Curbing tropical forest loss by promoting the sustainable use of tropical forest resources to meet local and national needs. Creating the legal and administrative basis for managing the production of forests in ways which allow the forests to be managed as a renewable natural resource and contribute to biological diversity conservation.
Sustainable forestry aims to produce sustained yields of timber while simultaneously maintaining the environmental and social benefits of forests. It is currently being promoted as an alternative to destructive land uses such as unregulated logging and unplanned conversion to agriculture of tropical forests.
The Tropical Forestry Action Programme (TFAP) is a global strategy developed by the FAO, UNDP, the World Bank and the World Resources Institute, with the cooperation of some 40 donor countries, international organizations and NGOs. As a result, Forestry Action Plans (FAPs) have been carried out in at least 90 countries. TFAP provides a flexible framework within which each tropical country identifies the main issues, defines medium and long-term strategies and formulates its national forestry action plan, on the basis of a multi-disciplinary approach for the sustainable development of forest resources. Likewise, it provides a mechanism for concerted international action for technical and financial support to national efforts. TFAP supports country-driven, multidisciplinary and broad-based participatory process, leading to formulation and implementation of long-term strategies and a comprehensive national forestry action plan. It seeks to strengthen the national capacity, both governmental and non-governmental, for planning and implementation of the plan. It catalyzes action with the emphasis on country-driven activity, and in a fully transparent way, arrests deforestation and move towards sustainable development of forestry resources. It catalyzes action to improve the lives of rural people, increasing food production, improving methods of shifting cultivation, increasing supplies of fuelwood and efficiency of its use. It supports development of human resources and strengthening of institutions and seeks to expand income and employment opportunities. It employs a multi-sectoral, multi-disciplinary approach to the problem of deforestation, devotes major attention to policies and other factors outside forests contributing to deforestation, promotes conservation of bio-diversity and give due attention to other forest-related global environmental concerns, ensures full involvement of people dependent on forests for their livelihood in development of national forest plans, recognizes the need for initiatives beyond TFAP and seek to complement such initiatives.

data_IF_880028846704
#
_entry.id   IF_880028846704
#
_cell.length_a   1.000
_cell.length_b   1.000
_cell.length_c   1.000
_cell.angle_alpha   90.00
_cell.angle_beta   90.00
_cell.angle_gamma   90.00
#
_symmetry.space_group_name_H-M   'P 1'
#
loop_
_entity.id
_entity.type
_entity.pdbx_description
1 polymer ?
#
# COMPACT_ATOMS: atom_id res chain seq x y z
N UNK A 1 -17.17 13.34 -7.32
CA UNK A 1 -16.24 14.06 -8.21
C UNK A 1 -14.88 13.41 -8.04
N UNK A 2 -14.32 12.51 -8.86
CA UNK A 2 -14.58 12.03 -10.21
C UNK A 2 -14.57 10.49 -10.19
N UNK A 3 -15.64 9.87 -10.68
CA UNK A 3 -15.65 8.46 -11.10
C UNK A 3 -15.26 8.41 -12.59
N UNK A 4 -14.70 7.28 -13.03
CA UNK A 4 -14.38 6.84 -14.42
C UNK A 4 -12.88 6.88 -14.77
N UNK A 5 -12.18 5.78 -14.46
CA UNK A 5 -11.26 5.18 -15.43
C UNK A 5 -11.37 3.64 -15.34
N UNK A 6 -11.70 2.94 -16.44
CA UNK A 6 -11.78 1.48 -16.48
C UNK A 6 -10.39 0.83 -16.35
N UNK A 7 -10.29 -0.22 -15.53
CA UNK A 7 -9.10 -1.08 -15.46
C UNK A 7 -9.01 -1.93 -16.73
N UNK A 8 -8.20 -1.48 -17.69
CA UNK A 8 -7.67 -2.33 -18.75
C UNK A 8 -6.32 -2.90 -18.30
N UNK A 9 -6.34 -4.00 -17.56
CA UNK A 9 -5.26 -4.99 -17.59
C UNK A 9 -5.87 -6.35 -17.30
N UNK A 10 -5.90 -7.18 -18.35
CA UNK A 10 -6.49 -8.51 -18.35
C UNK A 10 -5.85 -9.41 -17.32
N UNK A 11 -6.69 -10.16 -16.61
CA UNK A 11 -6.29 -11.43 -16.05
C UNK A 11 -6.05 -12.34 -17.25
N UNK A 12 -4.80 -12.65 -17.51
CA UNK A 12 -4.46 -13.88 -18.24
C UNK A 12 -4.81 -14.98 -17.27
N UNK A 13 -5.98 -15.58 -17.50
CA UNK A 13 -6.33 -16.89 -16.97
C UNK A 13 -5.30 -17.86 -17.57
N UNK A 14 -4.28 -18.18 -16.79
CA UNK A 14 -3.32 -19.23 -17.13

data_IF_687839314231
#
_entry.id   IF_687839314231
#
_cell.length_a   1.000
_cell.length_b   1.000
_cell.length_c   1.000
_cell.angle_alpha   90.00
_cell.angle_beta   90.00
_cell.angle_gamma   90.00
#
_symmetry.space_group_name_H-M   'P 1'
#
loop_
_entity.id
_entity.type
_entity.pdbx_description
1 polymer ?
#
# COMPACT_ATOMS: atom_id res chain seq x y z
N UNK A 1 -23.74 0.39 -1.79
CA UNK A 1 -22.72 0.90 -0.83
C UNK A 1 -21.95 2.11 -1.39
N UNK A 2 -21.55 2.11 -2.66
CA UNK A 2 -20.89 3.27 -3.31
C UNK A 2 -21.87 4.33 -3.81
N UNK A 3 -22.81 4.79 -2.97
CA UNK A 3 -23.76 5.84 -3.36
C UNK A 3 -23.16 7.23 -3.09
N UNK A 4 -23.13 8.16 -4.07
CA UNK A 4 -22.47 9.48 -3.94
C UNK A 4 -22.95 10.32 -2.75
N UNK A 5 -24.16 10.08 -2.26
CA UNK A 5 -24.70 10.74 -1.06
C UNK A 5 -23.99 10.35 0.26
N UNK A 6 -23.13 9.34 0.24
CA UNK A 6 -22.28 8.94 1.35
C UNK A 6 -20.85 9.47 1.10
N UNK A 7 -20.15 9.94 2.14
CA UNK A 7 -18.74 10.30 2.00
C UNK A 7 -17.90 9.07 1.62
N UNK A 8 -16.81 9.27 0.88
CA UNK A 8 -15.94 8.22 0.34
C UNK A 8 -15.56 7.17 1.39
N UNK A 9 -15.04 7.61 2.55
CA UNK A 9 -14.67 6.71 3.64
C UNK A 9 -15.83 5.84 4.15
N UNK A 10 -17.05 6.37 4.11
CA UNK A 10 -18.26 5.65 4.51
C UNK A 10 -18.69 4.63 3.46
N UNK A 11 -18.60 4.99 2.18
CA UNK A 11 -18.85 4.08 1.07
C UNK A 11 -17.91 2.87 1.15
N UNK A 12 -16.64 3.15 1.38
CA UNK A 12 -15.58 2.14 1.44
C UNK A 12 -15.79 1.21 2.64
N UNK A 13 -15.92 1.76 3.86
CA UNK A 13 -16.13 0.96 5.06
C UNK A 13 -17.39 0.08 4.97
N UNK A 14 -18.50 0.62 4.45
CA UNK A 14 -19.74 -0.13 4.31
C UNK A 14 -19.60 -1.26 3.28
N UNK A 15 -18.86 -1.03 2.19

At the meeting of the International Tropical Timber Organization (ITTO) held in Bali in 1990, ITTO adopted the target on ensuring that all tropical timber marketed international should, by the year 2000, come from forests that are managed sustainably.
The Tropical Forest Action Plan has been described as a 'jet set' environmentalist's solution to the tropical forest problem which fails to take account of the interests of those who live in and near the forests. The plan has desirable objectives it would seem, but the current expenditure on anti-erosion planting and on helping local people is negligible, as is the understanding of why people are obliged to destroy their environment.